When and How Can You Receive Payments?

The IRS sent qualified taxpayers half of their Child Tax Credit amount in six monthly payments from July through December 2021. They received the rest in a lump sum after they filed and the IRS processed their 2021 taxes.

However, you may still qualify for the Child Tax Credit if you have yet to file your 2021 tax return. The federal government has tax assistance software through the IRS website to help you file for free if you earn less than $73,000. Or, you can file a simple tax return to claim your Child Tax Credit in about 15 minutes if your income is less than:

  • $12,500 as a single filer.
  • $25,000 as a married couple filing jointly.

You will either get checks in the mail or direct deposits into your bank account, depending on what you had already set up with the IRS. However, if you need to, you can set up or change your direct deposit information or address that the IRS has on file for you.

Will You Need to Pay the IRS Back? 

It is possible that when tax time comes around, you will owe some of the money from the Child Tax Credit back to the IRS. This is because the advance payments are calculated assuming that when you file your 2021 taxes, all of the things that qualify you to receive the Child Tax Credit stay the same. 

However, it is possible that if your family circumstances or income changes, you may no longer qualify. For example, your child may now be older than 17, or maybe your 2021 income might be more than on the previous year’s tax return. If you think this is the case, you can unenroll from the automatic payments. Unenrolling may help you avoid potential tax liability as a result of the Child Tax Credit advance payments.

The Child Tax Credit and its Impact on American Households

The advance payment schedule and increased amount of the Child Tax Credit made a big difference to American parents last year. Because of jobs and other income lost during the pandemic, many families are struggling to pay overdue bills, and the money from the Child Tax Credit can help get families current with their financial responsibilities.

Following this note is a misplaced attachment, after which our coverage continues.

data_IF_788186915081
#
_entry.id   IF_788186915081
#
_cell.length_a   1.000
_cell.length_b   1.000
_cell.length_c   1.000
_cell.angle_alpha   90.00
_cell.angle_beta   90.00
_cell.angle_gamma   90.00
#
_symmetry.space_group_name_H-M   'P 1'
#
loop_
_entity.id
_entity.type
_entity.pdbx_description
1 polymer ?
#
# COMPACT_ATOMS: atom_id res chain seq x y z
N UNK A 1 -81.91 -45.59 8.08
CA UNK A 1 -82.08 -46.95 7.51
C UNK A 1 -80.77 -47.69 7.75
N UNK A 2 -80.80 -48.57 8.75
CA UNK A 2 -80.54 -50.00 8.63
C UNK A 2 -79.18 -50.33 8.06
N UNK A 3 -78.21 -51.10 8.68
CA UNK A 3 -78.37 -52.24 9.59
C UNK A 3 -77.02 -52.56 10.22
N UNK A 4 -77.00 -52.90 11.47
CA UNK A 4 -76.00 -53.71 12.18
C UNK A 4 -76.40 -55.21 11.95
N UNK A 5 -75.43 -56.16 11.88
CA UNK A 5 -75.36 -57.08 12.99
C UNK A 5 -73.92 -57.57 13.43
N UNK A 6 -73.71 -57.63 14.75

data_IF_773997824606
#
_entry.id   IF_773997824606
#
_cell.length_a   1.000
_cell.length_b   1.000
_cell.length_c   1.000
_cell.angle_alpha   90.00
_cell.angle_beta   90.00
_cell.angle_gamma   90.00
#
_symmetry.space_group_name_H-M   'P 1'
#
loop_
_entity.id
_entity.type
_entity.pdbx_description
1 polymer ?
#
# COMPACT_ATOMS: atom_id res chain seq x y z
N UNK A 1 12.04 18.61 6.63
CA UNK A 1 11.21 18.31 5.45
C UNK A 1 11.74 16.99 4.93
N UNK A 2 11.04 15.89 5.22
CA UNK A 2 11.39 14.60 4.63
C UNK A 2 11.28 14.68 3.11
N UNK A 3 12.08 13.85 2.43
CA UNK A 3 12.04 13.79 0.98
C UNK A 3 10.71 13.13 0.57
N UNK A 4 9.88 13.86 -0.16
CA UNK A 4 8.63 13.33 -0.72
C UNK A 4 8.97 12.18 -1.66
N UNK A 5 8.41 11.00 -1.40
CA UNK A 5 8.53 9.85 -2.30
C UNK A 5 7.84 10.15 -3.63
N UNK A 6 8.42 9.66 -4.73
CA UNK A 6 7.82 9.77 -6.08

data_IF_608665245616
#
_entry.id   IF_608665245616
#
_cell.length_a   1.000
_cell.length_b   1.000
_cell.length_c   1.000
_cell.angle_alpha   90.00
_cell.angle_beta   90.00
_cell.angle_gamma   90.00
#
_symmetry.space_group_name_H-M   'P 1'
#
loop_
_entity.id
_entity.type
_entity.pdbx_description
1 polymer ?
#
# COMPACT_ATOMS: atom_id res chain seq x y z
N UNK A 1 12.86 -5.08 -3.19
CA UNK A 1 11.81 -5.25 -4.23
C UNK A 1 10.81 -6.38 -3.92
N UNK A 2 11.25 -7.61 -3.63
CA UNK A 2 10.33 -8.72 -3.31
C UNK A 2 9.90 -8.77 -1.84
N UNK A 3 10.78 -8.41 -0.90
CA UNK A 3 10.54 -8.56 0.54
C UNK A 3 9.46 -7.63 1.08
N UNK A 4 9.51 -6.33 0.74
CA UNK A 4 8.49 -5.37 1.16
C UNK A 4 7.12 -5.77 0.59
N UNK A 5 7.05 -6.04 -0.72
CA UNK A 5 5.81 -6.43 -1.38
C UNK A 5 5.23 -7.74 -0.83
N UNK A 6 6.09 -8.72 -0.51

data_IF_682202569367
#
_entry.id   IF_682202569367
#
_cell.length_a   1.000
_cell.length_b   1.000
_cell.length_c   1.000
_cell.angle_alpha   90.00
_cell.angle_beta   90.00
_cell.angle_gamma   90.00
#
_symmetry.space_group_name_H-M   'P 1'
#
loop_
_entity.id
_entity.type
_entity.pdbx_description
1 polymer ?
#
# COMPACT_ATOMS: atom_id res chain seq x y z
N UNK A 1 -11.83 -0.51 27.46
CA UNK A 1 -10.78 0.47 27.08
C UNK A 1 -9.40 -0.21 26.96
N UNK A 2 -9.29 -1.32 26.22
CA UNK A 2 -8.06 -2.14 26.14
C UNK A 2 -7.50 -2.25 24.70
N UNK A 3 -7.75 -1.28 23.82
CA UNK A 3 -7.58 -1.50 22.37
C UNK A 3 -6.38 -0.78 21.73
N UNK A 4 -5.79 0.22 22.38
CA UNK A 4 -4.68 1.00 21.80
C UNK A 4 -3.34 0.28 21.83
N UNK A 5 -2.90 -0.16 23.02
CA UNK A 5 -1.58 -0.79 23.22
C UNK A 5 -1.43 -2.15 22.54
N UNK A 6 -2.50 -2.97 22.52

The Child Tax Credit helped around 65 million American children and kept an estimated 3.7 million children out of poverty, according to the Center on Poverty and Social Policy at Columbia University.

Other provisions of the Child Tax Credit will have the effect of reducing racial disparities since millions of African-American and Latino families who previously did not qualify under the old rules qualified in 2021.

Although most Americans with dependent children automatically recieved these payments, it is not guaranteed that you will receive them. Whether you get them depends on whether the IRS thinks you qualify based on the information it has from your past tax returns. 

However, circumstances sometimes change and the IRS may not have current information. For example, if you have had a baby or adopted a child since you filed your 2020 taxes, you can only get the Child Tax Credit payments if you let the IRS know by registering yourself.

You might also have earned too much to qualify in 2020 but then had a drop in income in 2021 due to the pandemic or some other reason; the IRS may not think you meet the income qualifications unless you tell them otherwise.